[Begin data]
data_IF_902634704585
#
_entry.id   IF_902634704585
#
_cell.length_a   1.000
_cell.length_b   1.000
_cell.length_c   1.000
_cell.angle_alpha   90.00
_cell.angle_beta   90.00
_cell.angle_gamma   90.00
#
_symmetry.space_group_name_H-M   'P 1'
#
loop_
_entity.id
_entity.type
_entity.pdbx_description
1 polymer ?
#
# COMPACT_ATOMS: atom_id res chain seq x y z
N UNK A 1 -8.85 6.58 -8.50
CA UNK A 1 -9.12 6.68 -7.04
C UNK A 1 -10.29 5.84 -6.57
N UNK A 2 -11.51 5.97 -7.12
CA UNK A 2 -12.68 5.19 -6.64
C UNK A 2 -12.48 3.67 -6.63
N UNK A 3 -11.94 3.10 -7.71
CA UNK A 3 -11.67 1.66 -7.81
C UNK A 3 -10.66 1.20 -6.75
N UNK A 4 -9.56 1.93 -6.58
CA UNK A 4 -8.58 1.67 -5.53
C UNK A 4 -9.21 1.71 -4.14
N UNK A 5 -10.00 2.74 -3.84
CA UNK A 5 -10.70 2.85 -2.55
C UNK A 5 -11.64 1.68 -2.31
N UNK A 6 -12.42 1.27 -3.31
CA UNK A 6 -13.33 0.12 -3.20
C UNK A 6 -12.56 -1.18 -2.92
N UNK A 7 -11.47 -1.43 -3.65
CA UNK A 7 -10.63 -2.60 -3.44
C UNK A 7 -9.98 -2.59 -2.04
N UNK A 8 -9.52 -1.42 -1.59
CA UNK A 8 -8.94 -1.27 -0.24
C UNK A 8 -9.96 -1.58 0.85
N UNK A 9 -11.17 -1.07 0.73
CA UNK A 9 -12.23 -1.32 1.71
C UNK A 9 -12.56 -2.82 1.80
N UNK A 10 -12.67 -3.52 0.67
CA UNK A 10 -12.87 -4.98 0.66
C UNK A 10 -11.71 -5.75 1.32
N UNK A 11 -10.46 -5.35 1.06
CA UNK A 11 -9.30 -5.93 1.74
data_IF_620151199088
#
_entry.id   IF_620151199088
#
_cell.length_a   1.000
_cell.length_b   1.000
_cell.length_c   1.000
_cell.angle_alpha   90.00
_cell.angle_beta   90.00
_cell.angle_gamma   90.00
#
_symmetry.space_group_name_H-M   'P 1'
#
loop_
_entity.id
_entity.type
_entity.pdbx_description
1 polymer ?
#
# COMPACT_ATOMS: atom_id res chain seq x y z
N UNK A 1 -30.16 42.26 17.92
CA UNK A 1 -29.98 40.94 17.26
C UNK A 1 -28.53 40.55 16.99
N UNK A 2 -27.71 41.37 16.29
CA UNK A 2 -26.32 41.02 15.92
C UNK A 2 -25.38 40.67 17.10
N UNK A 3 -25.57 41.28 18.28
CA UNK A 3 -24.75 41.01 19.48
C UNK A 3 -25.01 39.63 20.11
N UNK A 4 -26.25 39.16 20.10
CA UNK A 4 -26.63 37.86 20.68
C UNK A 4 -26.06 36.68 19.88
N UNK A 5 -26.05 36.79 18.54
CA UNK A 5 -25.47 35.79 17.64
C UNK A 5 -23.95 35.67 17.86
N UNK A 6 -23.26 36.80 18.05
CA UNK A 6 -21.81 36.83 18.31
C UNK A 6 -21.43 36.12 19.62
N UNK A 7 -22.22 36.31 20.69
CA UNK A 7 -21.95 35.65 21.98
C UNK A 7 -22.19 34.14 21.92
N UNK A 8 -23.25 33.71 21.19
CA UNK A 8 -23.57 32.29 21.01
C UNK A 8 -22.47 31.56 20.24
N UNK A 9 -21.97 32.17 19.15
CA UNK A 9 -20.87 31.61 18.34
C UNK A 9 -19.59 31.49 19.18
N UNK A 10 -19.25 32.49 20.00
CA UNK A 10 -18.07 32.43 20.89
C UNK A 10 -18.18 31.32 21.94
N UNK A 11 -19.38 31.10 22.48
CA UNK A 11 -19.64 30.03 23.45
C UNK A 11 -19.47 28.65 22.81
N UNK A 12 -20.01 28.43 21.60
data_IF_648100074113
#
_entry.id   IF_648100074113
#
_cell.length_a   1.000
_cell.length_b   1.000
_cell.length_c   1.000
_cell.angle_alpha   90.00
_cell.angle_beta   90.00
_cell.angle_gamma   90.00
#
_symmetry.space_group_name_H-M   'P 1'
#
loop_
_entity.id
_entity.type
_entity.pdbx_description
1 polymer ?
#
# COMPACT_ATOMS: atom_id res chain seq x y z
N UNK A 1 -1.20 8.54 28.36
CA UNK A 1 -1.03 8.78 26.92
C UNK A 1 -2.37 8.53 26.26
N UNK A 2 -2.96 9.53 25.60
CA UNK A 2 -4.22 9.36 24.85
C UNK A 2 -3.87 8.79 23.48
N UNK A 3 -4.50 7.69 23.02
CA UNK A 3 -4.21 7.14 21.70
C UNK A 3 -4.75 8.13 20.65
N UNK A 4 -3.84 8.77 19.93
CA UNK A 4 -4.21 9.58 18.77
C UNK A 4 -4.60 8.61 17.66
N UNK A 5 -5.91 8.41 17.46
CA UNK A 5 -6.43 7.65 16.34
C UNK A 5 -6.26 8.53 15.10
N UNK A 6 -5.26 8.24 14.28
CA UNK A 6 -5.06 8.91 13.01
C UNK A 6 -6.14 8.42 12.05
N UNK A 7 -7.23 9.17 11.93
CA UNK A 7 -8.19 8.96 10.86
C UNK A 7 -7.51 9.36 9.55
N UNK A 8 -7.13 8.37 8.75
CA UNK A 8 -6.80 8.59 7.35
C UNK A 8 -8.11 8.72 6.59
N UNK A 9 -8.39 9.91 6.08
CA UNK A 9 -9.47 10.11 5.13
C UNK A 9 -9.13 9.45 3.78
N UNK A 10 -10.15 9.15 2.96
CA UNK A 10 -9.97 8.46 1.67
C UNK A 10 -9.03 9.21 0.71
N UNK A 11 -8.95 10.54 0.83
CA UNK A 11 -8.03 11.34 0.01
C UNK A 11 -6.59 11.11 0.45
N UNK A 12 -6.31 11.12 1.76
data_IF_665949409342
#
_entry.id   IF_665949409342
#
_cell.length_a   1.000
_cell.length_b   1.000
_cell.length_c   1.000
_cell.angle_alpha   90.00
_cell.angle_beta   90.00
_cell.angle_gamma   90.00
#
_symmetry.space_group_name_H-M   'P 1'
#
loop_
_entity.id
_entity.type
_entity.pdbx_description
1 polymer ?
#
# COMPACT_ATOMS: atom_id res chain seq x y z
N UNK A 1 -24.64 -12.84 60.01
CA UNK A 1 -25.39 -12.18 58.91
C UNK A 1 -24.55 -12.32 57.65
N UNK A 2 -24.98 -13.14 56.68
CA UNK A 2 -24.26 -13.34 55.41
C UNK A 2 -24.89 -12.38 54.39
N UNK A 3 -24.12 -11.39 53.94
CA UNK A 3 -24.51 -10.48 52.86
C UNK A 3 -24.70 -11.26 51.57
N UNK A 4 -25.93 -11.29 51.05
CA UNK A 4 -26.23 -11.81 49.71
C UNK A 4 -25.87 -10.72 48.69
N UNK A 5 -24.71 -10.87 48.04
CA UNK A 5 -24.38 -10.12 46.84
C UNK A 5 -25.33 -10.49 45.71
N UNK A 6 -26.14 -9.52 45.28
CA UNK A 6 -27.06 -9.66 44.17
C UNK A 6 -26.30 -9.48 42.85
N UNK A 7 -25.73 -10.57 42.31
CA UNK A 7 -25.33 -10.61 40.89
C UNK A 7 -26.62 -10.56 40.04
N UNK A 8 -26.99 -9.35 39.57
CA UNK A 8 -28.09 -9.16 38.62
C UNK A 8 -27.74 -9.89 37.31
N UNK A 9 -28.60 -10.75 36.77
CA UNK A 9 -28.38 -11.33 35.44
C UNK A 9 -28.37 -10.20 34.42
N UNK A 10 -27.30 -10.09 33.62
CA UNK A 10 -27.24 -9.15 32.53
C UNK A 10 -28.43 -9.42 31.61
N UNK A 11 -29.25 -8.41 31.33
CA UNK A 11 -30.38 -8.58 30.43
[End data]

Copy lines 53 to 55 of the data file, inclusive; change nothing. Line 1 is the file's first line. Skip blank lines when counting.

data_IF_620151199088
#
_entry.id   IF_620151199088